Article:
What exactly can I expect if I set a filepointer beyond the current EOF ??
Will the file "instantly" grow to encompass the new EOF?
If this is not the case, can anyone point me at information regarding SPARSE please?

TIA, Homer.
Posted on 2005-02-02 04:52:51 by Homer
> Will the file "instantly" grow?

No. You must do a Writefile or SetEndOfFile first.
Posted on 2005-02-02 07:46:01 by japheth
Much appreciated .. but hang on a minute, SetEndOfFile sets the new EOF to the current fileposition (although the docs mention that it can be used to extend a file??!?) but SetFilePosition cannot set the current fileposition beyond the current EOF - this sounds like a chicken-egg situation !!
What I really want to do is create a dummy file of known 64bit length, without having to write to the file per se.
Back in the DOS days it was possible to set a file's size... how can I create a file of known size without writing each and every byte of data?
Posted on 2005-02-02 22:08:32 by Homer
Nevermind, I've realized that SetFilePointer is succeeding although the file won't grow until SetEndOfFile or WriteFile is called.
I added method SetEOF to my FStream class.
The following code created a 20kb file "instantly"..

mov pfile, new(FStream)             ;Create FStream object for file io

set pfile as FStream ;<-- use dot calling convention
pcall pfile.Open,CTEXT("Dummy.txt") ;<-- Create/Open a file
pcall pfile.SetPointer,20000,0 ; <-- Low, High
pcall pfile.SetEOF ;Like magic :)
delete pfile ;Destroying object Closes the file


but if I change the filesize to say 20000,2 (large file) then the filesize stays at 0.

SetEndOfFile is only useful for 32bit files? A bug?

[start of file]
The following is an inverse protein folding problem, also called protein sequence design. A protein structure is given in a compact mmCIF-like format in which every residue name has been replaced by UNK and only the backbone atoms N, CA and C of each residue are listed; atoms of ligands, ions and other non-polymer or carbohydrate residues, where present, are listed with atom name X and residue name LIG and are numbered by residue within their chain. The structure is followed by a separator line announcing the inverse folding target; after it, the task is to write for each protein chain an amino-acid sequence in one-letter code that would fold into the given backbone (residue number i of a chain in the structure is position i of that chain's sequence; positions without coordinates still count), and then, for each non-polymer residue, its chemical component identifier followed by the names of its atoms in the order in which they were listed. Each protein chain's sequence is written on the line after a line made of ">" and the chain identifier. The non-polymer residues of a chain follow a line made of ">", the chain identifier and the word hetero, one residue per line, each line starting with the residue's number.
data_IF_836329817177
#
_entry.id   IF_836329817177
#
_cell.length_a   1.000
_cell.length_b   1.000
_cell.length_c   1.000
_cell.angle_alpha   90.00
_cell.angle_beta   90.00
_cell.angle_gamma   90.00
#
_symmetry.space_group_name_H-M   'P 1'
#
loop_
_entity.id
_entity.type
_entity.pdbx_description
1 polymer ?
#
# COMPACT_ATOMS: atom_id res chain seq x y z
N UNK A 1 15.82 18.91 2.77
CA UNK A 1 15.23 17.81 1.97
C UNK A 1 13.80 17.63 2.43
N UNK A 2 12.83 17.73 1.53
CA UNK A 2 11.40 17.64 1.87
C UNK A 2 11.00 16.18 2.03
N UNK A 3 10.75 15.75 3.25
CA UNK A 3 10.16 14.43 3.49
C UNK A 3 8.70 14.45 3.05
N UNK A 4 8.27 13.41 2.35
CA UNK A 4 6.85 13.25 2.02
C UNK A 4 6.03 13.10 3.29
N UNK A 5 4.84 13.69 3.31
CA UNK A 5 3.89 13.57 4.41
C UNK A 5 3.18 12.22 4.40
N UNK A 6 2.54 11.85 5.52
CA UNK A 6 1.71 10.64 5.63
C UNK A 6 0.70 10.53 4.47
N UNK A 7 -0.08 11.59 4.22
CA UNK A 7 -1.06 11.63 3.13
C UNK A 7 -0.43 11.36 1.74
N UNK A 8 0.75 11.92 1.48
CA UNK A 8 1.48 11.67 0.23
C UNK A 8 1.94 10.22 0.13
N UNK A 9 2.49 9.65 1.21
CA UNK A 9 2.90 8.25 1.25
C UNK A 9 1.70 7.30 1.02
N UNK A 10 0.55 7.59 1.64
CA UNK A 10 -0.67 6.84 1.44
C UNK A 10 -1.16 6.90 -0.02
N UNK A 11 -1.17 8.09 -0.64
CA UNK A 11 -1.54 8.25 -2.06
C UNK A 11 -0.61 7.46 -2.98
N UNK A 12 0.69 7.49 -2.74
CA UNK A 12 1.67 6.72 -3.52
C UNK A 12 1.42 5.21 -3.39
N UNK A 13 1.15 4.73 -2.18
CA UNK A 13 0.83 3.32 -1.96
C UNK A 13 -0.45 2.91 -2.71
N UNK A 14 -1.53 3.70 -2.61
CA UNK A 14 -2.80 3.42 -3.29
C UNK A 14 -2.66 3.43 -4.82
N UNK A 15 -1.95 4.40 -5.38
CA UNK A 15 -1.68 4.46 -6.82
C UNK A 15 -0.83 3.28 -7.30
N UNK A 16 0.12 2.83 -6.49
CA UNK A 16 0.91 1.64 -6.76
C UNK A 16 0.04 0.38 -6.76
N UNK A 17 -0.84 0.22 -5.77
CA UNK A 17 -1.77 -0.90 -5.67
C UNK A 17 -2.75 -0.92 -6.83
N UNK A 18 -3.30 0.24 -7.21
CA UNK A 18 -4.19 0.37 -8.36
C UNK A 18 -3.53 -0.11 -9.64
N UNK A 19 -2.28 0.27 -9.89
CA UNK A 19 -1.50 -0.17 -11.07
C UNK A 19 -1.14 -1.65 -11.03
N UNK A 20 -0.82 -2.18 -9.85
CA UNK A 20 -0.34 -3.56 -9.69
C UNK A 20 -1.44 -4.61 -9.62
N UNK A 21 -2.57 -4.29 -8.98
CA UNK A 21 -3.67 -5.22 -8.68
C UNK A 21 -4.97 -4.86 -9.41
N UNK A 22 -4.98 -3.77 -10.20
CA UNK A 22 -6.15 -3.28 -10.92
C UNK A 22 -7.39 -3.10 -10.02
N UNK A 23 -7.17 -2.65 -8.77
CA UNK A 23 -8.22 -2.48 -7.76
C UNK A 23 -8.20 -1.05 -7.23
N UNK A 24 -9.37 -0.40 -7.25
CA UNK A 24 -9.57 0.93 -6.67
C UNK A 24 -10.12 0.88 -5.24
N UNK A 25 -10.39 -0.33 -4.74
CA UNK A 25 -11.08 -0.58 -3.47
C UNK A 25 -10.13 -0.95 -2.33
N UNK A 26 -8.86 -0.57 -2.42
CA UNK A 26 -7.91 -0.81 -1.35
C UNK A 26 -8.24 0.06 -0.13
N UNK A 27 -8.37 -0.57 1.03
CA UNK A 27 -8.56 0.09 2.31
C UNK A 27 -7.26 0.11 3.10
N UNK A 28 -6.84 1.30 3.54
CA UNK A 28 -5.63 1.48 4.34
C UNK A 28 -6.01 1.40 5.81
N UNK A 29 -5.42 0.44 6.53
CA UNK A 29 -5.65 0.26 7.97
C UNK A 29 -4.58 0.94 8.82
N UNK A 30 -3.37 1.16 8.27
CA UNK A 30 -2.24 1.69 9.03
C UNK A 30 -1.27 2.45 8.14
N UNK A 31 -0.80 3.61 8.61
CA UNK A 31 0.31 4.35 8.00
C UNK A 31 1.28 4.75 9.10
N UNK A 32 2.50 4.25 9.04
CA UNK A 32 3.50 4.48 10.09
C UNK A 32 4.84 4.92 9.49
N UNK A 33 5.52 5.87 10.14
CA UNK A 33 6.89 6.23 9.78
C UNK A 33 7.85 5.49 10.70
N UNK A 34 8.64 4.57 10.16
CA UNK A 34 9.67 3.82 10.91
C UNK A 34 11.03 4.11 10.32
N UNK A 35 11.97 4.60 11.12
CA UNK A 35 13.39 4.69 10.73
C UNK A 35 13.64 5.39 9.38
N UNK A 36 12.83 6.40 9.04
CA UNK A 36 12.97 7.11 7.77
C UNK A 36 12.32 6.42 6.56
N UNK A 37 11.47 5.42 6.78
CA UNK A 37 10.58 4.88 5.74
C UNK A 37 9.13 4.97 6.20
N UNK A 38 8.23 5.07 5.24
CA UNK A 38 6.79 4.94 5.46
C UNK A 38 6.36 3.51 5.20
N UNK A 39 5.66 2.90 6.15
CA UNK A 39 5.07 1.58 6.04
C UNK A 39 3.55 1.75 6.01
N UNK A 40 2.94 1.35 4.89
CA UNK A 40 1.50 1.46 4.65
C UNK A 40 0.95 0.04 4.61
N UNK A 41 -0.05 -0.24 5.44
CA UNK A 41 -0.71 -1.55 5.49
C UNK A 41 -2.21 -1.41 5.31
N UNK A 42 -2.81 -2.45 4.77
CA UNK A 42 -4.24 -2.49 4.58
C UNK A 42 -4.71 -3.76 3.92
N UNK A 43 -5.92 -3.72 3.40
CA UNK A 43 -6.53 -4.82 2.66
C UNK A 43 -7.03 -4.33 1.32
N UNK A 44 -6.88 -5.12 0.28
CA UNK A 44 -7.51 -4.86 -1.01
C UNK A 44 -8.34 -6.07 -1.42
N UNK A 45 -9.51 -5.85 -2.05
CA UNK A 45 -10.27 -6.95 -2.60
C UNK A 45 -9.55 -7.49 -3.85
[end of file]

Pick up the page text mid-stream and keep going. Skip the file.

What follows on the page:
Anyhow, if I replace the SetEOF with code to write something, it works.

mov pfile, new(FStream)             ;Create FStream object for file io

set pfile as FStream ;<-- use dot calling convention
pcall pfile.Open,CTEXT("Dummy.txt") ;<-- Create/Open a file
pcall pfile.SetPointer,20000,2 ; <-- Low, High
pcall pfile.Put, CTEXT("X"),1 ; Write a byte
delete pfile ;Destroying object Closes the file


That created a file which is hex 2,0000,0000 + dec 20,001 bytes in size... and did so "instantly" 8)
If I just decrement my desired size I can work around it.
Anyway, thanks a bunch :)
Posted on 2005-02-02 22:37:38 by Homer
You only get "instant growth" on NTFS filesystems, iirc - on fat32 creating a multi-gig file this way will still take a while :)
Posted on 2005-02-03 06:02:04 by f0dder
I have no problem with that - DOS based operating systems allow you to set the filesize by hand, as I mentioned earlier - it'll mean casecoding by operating system.. if/when I get complaints I'll bother.
Posted on 2005-02-03 06:12:31 by Homer
I saved this as a .txt file from some FAQ site for windows:
If you need to create a file of a certain size and the file contents don't matter, you can use the Fsutil command as follows:

fsutil file createnew <name of file> <size in bytes>

For example,

fsutil file createnew d:\temp\1mbfile.txt 1000000

creates a 1MB file named 1mbfile.txt in the d:\temp folder. I've successfully used this command to create a very large file to reduce the amount of free space when I was using a buggy installation program that couldn't address too much free space.
Posted on 2005-02-03 07:31:50 by DaRetard